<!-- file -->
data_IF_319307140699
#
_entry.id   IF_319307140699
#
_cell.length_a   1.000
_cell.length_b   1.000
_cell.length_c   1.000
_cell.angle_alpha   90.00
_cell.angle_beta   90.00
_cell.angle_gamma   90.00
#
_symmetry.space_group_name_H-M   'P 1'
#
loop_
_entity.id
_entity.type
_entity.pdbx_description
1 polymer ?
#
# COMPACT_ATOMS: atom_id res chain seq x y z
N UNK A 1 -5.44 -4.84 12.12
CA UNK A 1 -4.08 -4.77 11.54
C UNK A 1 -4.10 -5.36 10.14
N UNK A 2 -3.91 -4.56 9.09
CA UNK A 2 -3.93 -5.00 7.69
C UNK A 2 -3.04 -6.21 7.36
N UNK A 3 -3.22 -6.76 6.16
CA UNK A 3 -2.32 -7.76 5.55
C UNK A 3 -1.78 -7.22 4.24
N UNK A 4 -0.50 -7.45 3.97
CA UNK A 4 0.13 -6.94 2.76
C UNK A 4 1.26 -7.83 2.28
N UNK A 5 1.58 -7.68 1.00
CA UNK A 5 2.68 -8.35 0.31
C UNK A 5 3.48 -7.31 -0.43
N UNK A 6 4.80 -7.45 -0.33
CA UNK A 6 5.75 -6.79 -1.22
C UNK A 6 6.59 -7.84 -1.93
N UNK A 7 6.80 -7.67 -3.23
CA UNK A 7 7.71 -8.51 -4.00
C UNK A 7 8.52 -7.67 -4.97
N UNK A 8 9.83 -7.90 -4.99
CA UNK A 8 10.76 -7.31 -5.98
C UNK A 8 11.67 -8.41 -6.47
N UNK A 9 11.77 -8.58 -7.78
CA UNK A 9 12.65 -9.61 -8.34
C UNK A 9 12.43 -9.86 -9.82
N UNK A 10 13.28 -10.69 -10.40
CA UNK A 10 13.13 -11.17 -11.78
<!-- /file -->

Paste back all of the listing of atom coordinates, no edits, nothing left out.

data_IF_319307140699
#
_entry.id   IF_319307140699
#
_cell.length_a   1.000
_cell.length_b   1.000
_cell.length_c   1.000
_cell.angle_alpha   90.00
_cell.angle_beta   90.00
_cell.angle_gamma   90.00
#
_symmetry.space_group_name_H-M   'P 1'
#
loop_
_entity.id
_entity.type
_entity.pdbx_description
1 polymer ?
#
# COMPACT_ATOMS: atom_id res chain seq x y z
N UNK A 1 -5.44 -4.84 12.12
CA UNK A 1 -4.08 -4.77 11.54
C UNK A 1 -4.10 -5.36 10.14
N UNK A 2 -3.91 -4.56 9.09
CA UNK A 2 -3.93 -5.00 7.69
C UNK A 2 -3.04 -6.21 7.36
N UNK A 3 -3.22 -6.76 6.16
CA UNK A 3 -2.32 -7.76 5.55
C UNK A 3 -1.78 -7.22 4.24
N UNK A 4 -0.50 -7.45 3.97
CA UNK A 4 0.13 -6.94 2.76
C UNK A 4 1.26 -7.83 2.28
N UNK A 5 1.58 -7.68 1.00
CA UNK A 5 2.68 -8.35 0.31
C UNK A 5 3.48 -7.31 -0.43
N UNK A 6 4.80 -7.45 -0.33
CA UNK A 6 5.75 -6.79 -1.22
C UNK A 6 6.59 -7.84 -1.93
N UNK A 7 6.80 -7.67 -3.23
CA UNK A 7 7.71 -8.51 -4.00
C UNK A 7 8.52 -7.67 -4.97
N UNK A 8 9.83 -7.90 -4.99
CA UNK A 8 10.76 -7.31 -5.98
C UNK A 8 11.67 -8.41 -6.47
N UNK A 9 11.77 -8.58 -7.78
CA UNK A 9 12.65 -9.61 -8.34
C UNK A 9 12.43 -9.86 -9.82
N UNK A 10 13.28 -10.69 -10.40
CA UNK A 10 13.13 -11.17 -11.78